Business owner: “We use files sharing and online collaboration tools with access given to people across the company, and sometimes externally. Are we still able to use these tools?”
The answer is: Absolutely. Online collaboration tools are pretty crucial to the way that most people work today, and I think there would be considerable upset if the law took them away!
That being said, you do need to pay attention to how these tools are being used, who is using them and what they are using them for.
Any reputable collaboration tool should have its own GDPR policy and you should familiarise yourself with that, so you know where responsibility lies and if that provider offers the levels of protection that you need.
If you are dealing with highly sensitive information, for example, you may want a more specialised service to really batten down the hatches. Once you’ve understood how your provider is handling GDPR, you’ll need to then look at your own policies.
Depending on the tools that you are using, how you deal with them is going to vary. If you are, for example, using a cloud storage platform that allows people to share, edit, download and upload documents, policies will need to be different to when you’re using more of a communications platform, like Slack.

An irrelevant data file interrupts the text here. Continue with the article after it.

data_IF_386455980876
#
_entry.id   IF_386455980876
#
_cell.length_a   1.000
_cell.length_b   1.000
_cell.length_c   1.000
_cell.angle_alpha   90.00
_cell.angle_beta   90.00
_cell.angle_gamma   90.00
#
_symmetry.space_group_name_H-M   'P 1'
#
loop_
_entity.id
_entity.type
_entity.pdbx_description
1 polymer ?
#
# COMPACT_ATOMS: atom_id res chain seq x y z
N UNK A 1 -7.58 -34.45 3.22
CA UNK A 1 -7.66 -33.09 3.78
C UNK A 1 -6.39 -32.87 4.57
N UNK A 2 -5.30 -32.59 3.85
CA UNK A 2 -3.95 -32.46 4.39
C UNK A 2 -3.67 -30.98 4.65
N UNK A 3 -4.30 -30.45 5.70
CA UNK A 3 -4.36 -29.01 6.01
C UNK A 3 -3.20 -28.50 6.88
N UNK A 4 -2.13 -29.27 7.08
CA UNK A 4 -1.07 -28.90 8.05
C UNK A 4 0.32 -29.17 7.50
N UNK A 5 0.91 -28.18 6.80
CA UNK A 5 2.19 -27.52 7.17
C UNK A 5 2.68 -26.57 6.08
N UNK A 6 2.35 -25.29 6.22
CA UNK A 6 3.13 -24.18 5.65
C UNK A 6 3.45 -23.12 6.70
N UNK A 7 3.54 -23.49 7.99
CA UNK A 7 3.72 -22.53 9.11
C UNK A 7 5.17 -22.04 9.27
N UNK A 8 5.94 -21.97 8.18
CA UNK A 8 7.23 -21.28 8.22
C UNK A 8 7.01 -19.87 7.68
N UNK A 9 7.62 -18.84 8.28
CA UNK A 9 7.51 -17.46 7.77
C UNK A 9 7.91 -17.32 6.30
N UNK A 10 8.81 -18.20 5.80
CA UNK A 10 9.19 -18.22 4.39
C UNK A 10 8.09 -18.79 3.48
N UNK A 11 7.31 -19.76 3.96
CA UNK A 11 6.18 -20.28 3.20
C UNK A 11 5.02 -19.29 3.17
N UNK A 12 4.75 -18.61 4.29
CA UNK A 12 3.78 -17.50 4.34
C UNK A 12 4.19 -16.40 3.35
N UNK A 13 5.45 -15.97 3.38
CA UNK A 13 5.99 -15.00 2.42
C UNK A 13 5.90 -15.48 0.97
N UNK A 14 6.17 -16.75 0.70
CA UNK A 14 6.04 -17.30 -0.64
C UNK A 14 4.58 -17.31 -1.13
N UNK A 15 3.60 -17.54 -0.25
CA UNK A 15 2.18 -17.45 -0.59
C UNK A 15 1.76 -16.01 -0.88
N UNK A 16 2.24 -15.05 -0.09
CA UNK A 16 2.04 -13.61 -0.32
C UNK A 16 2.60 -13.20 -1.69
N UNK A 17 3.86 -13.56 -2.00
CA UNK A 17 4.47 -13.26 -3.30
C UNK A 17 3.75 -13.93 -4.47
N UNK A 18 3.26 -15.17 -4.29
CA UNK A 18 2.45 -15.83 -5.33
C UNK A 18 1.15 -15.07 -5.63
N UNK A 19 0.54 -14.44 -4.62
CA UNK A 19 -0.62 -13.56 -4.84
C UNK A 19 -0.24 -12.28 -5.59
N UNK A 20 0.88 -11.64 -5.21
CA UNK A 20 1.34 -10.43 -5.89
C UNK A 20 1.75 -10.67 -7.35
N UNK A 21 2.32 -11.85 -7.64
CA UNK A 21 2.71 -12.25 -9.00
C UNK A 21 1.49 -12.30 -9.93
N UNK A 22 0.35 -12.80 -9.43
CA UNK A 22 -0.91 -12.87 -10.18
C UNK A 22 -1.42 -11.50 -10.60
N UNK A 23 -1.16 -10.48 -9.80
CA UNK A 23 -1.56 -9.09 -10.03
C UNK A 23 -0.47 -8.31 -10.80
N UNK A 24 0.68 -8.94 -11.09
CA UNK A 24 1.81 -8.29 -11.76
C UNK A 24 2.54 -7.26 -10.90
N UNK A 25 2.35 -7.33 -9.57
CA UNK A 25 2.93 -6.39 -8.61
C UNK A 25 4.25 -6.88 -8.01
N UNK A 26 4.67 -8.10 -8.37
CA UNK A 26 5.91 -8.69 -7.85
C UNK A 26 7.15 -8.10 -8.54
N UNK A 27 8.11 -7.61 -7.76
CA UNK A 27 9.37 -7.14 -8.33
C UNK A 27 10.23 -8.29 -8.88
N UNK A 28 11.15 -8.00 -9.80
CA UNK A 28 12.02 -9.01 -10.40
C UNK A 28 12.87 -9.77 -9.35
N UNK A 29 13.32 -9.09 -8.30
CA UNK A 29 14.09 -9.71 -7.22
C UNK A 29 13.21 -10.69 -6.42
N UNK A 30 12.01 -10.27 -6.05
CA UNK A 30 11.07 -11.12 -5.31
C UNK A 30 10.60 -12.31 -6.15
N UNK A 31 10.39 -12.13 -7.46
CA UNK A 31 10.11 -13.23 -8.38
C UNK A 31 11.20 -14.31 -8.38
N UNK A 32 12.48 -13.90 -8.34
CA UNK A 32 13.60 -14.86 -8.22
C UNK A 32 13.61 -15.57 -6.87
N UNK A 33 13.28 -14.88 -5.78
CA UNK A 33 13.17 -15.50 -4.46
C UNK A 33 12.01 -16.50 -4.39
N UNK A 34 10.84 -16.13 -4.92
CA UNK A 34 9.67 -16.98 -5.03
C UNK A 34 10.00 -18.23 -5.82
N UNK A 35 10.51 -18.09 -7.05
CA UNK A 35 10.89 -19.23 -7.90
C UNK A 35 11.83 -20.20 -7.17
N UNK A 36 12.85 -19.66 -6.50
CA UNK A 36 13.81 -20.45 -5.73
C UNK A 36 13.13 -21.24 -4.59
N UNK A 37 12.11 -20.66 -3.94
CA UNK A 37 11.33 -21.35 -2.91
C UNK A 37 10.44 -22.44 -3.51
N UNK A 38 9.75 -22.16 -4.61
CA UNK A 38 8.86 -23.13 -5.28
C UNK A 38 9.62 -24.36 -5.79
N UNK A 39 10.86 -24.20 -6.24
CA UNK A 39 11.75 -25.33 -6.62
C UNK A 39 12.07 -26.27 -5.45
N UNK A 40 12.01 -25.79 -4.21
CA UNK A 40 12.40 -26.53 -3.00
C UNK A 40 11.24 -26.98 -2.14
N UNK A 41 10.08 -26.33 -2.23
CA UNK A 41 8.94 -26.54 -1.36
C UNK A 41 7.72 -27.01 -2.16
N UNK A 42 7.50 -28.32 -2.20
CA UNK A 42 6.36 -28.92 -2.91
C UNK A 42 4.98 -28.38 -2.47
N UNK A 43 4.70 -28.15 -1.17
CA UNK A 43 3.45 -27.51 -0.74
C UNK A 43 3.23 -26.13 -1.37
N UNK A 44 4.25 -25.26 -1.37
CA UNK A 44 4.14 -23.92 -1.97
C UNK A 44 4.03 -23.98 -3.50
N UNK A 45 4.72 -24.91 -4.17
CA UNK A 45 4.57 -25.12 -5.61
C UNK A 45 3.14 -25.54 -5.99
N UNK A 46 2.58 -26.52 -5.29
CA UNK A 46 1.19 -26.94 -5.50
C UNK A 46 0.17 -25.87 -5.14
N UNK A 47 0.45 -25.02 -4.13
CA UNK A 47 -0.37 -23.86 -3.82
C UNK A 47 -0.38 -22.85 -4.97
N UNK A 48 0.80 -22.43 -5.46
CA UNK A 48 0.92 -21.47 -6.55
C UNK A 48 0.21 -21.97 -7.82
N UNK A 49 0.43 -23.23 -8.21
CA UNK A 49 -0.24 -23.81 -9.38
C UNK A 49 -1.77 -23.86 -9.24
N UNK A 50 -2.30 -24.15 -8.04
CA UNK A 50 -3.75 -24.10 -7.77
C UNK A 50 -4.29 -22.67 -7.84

However, in the end it’s basically the same as any other data you hold and it should be factored in to your data audit. What data is being stored or shared across these platforms? Who has access? Can access be controlled and access limited?
It’s also worth thinking about what employees are really doing. There are authorised collaboration platforms, then there are those that aren’t authorised like (believe it or not) Whatsapp.
We recently conducted a survey of 1000 employees outside of the tech and legal departments and discovered that 20 percent of people are using personal apps or web services to share company documents.
This is a bit of a nightmare for compliance and means that training is also critical. It is not enough to have GDPR best practice in place, employees across the organisation need to be aware of it to comply.
Talk to your employees about how they are using collaboration platforms and explain the ways that they can do so safely. Working with teams and making any policy as people-centric as possible is always going to be the best route, and that’s no different when it comes to GDPR compliance. There’s certainly no need to stop using these tools entirely.
GDPR doctor Neil Larkins co-founded Egress Software Technologies in 2007 and currently serves as chief operations officer, playing an instrumental role in shaping the strategic direction of the business, with particular emphasis on product and service development.